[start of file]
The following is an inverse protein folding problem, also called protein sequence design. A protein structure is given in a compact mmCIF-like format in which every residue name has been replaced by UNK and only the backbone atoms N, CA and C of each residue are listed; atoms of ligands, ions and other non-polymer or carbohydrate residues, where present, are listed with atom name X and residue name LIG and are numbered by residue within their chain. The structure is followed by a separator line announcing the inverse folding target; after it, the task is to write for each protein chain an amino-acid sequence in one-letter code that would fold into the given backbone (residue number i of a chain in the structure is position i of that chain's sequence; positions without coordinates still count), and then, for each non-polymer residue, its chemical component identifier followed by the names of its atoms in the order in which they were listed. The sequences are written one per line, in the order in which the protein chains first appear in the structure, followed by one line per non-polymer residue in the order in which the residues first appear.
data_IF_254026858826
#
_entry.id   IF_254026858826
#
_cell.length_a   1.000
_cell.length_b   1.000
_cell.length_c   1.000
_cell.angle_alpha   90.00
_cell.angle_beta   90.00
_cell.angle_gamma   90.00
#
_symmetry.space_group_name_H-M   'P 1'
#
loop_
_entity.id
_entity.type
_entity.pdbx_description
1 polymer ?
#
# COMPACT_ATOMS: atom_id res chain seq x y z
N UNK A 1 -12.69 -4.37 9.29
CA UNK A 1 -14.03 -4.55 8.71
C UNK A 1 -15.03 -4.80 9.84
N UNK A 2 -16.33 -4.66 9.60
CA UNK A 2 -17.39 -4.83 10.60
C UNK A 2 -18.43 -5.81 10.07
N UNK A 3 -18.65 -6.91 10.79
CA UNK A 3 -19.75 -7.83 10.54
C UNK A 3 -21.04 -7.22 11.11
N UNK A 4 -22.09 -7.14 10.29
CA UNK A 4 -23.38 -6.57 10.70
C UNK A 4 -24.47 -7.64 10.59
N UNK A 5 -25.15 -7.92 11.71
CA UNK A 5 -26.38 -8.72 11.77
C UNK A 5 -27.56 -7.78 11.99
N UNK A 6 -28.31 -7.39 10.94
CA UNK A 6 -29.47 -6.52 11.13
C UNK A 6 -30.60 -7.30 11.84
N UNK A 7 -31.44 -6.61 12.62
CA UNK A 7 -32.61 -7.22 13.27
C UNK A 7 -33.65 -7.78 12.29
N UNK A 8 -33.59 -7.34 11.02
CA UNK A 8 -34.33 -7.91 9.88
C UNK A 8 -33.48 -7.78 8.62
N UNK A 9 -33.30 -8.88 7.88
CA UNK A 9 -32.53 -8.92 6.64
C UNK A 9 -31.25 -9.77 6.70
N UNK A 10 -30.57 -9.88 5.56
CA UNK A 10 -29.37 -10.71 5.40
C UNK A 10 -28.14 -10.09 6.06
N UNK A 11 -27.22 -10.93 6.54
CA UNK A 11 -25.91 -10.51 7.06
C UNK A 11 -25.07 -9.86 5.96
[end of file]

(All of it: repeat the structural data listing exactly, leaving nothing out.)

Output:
The following is an inverse protein folding problem, also called protein sequence design. A protein structure is given in a compact mmCIF-like format in which every residue name has been replaced by UNK and only the backbone atoms N, CA and C of each residue are listed; atoms of ligands, ions and other non-polymer or carbohydrate residues, where present, are listed with atom name X and residue name LIG and are numbered by residue within their chain. The structure is followed by a separator line announcing the inverse folding target; after it, the task is to write for each protein chain an amino-acid sequence in one-letter code that would fold into the given backbone (residue number i of a chain in the structure is position i of that chain's sequence; positions without coordinates still count), and then, for each non-polymer residue, its chemical component identifier followed by the names of its atoms in the order in which they were listed. The sequences are written one per line, in the order in which the protein chains first appear in the structure, followed by one line per non-polymer residue in the order in which the residues first appear.
data_IF_254026858826
#
_entry.id   IF_254026858826
#
_cell.length_a   1.000
_cell.length_b   1.000
_cell.length_c   1.000
_cell.angle_alpha   90.00
_cell.angle_beta   90.00
_cell.angle_gamma   90.00
#
_symmetry.space_group_name_H-M   'P 1'
#
loop_
_entity.id
_entity.type
_entity.pdbx_description
1 polymer ?
#
# COMPACT_ATOMS: atom_id res chain seq x y z
N UNK A 1 -12.69 -4.37 9.29
CA UNK A 1 -14.03 -4.55 8.71
C UNK A 1 -15.03 -4.80 9.84
N UNK A 2 -16.33 -4.66 9.60
CA UNK A 2 -17.39 -4.83 10.60
C UNK A 2 -18.43 -5.81 10.07
N UNK A 3 -18.65 -6.91 10.79
CA UNK A 3 -19.75 -7.83 10.54
C UNK A 3 -21.04 -7.22 11.11
N UNK A 4 -22.09 -7.14 10.29
CA UNK A 4 -23.38 -6.57 10.70
C UNK A 4 -24.47 -7.64 10.59
N UNK A 5 -25.15 -7.92 11.71
CA UNK A 5 -26.38 -8.72 11.77
C UNK A 5 -27.56 -7.78 11.99
N UNK A 6 -28.31 -7.39 10.94
CA UNK A 6 -29.47 -6.52 11.13
C UNK A 6 -30.60 -7.30 11.84
N UNK A 7 -31.44 -6.61 12.62
CA UNK A 7 -32.61 -7.22 13.27
C UNK A 7 -33.65 -7.78 12.29
N UNK A 8 -33.59 -7.34 11.02
CA UNK A 8 -34.33 -7.91 9.88
C UNK A 8 -33.48 -7.78 8.62
N UNK A 9 -33.30 -8.88 7.88
CA UNK A 9 -32.53 -8.92 6.64
C UNK A 9 -31.25 -9.77 6.70
N UNK A 10 -30.57 -9.88 5.56
CA UNK A 10 -29.37 -10.71 5.40
C UNK A 10 -28.14 -10.09 6.06
N UNK A 11 -27.22 -10.93 6.54
CA UNK A 11 -25.91 -10.51 7.06
C UNK A 11 -25.07 -9.86 5.96